Shaping post 2015 Agenda

Article Index

Partnership: to catalyse global solidarity for sustainable development

A revitalized global partnership for sustainable development must be built on the foundations agreed upon in the Millennium Declaration, at the international financing for development process undertaken in Monterrey in 2002 and the sustainable development process initiated in Johannesburg in 2002. It must be effective in mobilizing the means and in creating the environment to implement our agenda. Mobilizing the support to implement the ambitious new agenda will require political will and action on all fronts, domestic and international, public and private, through aid and trade, regulation, taxation and investment.

Implementation is not just about quantity. It is also about doing things together, uniting around the problem. Inclusive partnerships must be a key feature of implementation at all levels: global, regional, national and local. We know the extent to which this can be transformative. The sustainable development goals provide a platform for aligning private action and public policies. Transformative partnerships are built upon principles and values, a shared vision and shared goals: placing people and the planet at the centre. They include the participation of all relevant stakeholders, in which mutual accountability is critical. This means principled and responsible public-private-people partnerships.

Integrating the six essential elements

Sustainable development must be an integrated agenda for economic , environmental and social solutions. Its strength lies in the interweaving of its dimensions. This integration provides the basis for economic models that benefit people and the environment; for environmental solutions that contribute to progress; for social approaches that add to economic dynamism and allow for t he preservation and sustainable use of the environmental commons; and for reinforcing human rights, equality and sustainability. Responding to all goals as a cohesive and integrated whole will be critical to ensuring the transformations needed at scale.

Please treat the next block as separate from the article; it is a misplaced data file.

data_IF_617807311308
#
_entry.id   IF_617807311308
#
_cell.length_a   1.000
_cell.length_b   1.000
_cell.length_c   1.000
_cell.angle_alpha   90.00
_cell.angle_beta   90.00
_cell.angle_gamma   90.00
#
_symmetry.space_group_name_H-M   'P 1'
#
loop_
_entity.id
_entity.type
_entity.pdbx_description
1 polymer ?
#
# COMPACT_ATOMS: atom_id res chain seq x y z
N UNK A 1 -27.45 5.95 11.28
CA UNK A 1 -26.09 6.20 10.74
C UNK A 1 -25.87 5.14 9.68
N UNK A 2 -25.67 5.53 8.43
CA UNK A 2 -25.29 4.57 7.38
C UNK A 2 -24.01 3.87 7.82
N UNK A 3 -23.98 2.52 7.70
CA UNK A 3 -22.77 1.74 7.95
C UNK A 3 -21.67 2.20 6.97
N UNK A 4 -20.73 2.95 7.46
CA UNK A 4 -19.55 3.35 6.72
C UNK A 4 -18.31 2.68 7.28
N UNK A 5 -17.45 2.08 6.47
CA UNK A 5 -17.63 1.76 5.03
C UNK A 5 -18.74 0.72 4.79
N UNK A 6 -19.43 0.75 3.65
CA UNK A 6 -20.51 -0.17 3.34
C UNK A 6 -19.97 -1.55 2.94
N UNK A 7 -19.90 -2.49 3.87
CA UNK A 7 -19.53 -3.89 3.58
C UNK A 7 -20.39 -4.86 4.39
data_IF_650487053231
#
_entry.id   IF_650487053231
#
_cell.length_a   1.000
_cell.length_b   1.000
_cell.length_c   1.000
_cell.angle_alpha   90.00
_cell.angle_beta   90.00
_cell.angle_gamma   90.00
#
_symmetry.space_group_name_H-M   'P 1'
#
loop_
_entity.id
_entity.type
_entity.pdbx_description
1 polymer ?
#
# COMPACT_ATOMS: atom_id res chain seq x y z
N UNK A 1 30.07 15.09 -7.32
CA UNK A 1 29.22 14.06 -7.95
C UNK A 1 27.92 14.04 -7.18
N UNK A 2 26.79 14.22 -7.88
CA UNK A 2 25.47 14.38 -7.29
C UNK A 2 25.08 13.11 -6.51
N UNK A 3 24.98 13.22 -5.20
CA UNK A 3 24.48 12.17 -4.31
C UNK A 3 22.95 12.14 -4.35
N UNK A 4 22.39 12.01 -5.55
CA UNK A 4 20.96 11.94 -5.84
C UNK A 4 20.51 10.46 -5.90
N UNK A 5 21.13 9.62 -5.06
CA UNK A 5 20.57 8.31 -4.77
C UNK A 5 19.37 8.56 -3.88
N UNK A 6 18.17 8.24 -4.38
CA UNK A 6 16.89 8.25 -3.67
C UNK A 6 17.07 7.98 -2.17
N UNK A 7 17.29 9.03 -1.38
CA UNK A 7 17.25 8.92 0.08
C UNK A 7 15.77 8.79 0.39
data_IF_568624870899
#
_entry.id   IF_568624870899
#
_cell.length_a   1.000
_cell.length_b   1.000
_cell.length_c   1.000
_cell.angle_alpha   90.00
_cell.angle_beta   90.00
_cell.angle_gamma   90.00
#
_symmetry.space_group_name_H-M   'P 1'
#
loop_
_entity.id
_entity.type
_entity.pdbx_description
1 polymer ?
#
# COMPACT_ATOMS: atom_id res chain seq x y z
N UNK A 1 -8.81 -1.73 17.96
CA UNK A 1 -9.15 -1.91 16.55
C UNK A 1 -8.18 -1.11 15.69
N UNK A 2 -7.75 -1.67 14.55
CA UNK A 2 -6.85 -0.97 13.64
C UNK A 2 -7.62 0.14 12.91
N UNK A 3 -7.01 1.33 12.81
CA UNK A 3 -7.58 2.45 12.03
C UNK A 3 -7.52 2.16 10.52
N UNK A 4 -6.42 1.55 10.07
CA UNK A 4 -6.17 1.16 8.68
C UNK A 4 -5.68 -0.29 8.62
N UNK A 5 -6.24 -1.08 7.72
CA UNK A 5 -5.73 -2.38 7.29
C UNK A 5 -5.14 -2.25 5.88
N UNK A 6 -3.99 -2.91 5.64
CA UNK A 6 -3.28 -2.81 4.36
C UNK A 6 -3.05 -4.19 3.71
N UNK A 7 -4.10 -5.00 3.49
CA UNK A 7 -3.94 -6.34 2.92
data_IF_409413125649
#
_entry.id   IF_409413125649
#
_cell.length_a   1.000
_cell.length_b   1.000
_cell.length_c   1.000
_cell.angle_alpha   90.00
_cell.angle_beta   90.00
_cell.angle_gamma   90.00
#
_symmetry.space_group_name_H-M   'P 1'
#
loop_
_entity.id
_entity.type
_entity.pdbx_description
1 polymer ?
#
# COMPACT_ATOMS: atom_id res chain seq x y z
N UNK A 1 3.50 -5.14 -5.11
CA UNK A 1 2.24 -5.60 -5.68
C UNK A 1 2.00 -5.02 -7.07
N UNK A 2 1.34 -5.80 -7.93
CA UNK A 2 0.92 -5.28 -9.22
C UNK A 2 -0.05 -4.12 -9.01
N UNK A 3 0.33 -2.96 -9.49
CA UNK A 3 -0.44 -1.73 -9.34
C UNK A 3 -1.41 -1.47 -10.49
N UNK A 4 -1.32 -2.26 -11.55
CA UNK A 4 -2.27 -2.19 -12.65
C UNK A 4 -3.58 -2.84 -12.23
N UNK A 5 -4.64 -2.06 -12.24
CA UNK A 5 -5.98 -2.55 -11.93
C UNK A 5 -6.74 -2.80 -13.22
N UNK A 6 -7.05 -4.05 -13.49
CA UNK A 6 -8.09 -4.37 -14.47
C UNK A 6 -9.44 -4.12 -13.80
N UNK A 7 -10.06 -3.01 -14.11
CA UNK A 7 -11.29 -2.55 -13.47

The agenda itself mirrors the broader international human rights framework, including elements of economic , social, cultural, civil and political rights, as well as the right to development. Specific targets are set for disadvantaged groups. Indicators will need to be broadly disaggregated across all goals and targets.

The essential elements are further integrated by the application of the principle of universality. In addressing them to all countries and all peoples, we take account of environmental, economic and social interdependence, while also recognizing the realities of differentiated national needs and capacities.

Finally, the new framework provides a much-needed opportunity to integrate the broader United Nations agenda, with its inextricably linked and mutually interdependent peace and security, development and human-rights objectives.

All of this will have important implications for the way that all partners pursue sustainable development, requiring transformations in approaches to leadership, policy coherence, strategy and collaboration. It will also have a beneficial unifying effect on the organization of work within the United Nations system at the global, regional and country levels.

Source: The road to dignity by 2030: ending poverty, transforming all lives and protecting the planet . Synthesis report of the Secretary-General on the post 2015 sustainable development agenda